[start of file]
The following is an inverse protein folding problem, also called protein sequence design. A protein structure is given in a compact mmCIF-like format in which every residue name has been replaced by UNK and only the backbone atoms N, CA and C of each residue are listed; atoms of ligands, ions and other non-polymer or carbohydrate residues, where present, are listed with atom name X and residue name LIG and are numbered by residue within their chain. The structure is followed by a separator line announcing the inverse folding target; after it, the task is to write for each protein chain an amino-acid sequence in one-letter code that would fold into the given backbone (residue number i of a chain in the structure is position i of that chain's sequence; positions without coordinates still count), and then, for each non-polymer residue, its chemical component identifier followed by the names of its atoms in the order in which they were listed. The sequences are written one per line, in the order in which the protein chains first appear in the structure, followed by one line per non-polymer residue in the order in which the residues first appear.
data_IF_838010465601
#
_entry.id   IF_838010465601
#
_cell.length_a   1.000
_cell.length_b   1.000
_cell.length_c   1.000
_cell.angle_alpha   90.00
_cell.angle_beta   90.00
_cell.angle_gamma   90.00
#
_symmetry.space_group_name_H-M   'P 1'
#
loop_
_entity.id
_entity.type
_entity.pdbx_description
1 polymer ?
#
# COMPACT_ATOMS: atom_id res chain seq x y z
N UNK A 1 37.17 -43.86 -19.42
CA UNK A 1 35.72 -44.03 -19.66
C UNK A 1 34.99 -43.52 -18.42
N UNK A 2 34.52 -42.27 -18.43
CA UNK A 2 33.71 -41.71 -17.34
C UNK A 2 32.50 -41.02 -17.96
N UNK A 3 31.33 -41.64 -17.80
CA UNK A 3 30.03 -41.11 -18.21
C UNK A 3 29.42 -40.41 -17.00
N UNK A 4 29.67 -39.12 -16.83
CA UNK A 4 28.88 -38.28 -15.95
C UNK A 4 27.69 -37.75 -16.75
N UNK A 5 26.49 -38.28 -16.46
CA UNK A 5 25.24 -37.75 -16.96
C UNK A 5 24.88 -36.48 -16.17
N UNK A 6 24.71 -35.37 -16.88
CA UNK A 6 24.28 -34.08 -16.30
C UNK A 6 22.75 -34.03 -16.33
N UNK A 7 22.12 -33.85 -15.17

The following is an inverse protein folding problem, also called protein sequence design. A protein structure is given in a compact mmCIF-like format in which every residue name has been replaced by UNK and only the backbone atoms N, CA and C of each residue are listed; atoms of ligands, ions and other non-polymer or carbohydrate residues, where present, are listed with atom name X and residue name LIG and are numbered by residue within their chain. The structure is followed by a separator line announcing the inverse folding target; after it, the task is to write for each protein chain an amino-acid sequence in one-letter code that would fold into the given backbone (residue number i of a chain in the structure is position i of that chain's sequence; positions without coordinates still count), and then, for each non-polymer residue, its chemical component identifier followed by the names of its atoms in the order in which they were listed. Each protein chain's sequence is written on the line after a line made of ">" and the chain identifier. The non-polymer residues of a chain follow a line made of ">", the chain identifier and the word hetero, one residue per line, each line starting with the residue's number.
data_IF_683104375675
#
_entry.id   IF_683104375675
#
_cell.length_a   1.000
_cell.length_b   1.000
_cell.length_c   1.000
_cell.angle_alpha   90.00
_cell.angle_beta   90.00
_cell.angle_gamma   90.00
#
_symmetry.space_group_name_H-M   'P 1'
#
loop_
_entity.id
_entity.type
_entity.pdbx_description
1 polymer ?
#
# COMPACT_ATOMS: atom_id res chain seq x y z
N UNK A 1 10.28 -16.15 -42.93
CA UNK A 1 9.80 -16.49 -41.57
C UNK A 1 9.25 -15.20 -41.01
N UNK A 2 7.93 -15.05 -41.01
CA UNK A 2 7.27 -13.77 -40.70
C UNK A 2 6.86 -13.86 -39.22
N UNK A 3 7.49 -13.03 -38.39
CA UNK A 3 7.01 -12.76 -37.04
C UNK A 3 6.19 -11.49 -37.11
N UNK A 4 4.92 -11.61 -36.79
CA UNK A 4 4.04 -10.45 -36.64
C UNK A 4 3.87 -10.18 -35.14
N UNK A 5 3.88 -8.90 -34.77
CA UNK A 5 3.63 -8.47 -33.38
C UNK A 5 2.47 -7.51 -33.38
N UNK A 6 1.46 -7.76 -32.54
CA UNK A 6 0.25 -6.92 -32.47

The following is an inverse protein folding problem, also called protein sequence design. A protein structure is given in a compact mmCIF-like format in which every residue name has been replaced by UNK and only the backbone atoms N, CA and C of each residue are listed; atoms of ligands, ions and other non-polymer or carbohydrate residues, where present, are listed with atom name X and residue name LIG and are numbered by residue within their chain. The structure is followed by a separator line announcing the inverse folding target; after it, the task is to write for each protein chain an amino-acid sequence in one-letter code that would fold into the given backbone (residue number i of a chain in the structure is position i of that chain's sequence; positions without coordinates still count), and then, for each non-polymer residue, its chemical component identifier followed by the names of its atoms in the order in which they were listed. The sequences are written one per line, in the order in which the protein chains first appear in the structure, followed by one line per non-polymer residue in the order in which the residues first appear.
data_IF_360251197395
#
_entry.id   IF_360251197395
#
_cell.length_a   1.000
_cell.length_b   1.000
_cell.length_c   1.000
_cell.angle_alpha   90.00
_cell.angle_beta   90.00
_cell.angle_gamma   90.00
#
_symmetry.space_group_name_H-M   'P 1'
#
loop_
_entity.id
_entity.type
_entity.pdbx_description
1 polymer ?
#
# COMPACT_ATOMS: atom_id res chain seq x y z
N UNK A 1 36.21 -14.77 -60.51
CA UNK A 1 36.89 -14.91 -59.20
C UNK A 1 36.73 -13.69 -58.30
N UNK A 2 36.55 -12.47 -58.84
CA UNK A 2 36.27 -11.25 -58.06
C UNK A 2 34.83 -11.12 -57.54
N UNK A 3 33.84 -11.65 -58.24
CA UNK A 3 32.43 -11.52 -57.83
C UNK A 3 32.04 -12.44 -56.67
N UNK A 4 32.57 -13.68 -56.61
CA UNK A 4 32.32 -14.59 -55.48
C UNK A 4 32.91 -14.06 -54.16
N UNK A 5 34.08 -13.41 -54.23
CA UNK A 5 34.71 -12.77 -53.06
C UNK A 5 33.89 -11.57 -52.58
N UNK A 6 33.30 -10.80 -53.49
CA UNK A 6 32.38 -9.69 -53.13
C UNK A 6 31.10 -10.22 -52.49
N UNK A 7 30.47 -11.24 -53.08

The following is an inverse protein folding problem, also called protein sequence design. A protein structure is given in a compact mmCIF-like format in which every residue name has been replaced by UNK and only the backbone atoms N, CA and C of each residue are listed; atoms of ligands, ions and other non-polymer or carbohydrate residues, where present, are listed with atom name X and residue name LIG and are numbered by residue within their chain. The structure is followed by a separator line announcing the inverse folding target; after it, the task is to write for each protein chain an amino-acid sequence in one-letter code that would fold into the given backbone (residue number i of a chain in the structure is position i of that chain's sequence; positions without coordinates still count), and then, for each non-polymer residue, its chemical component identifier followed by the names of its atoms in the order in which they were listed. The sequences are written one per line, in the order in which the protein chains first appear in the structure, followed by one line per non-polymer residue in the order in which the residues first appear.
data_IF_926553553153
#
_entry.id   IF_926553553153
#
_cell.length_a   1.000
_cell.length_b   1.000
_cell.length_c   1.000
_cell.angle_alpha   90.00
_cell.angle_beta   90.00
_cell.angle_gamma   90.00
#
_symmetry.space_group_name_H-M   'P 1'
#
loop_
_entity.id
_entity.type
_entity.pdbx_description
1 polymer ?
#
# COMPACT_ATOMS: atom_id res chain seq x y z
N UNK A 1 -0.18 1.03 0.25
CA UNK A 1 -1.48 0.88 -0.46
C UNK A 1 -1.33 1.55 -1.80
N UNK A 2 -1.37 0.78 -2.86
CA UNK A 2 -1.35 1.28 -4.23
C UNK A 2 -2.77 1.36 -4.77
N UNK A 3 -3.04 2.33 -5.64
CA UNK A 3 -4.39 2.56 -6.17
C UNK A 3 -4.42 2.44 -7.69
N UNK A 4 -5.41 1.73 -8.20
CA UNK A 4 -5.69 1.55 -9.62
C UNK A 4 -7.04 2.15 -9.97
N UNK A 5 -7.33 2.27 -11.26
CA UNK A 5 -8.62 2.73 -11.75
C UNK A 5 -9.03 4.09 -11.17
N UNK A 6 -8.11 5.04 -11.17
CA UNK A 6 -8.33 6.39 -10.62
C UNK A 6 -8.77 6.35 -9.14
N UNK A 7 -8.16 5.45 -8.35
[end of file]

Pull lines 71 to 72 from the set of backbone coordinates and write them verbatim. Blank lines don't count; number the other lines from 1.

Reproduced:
N UNK A 4 4.92 -11.61 -36.79
CA UNK A 4 4.04 -10.45 -36.64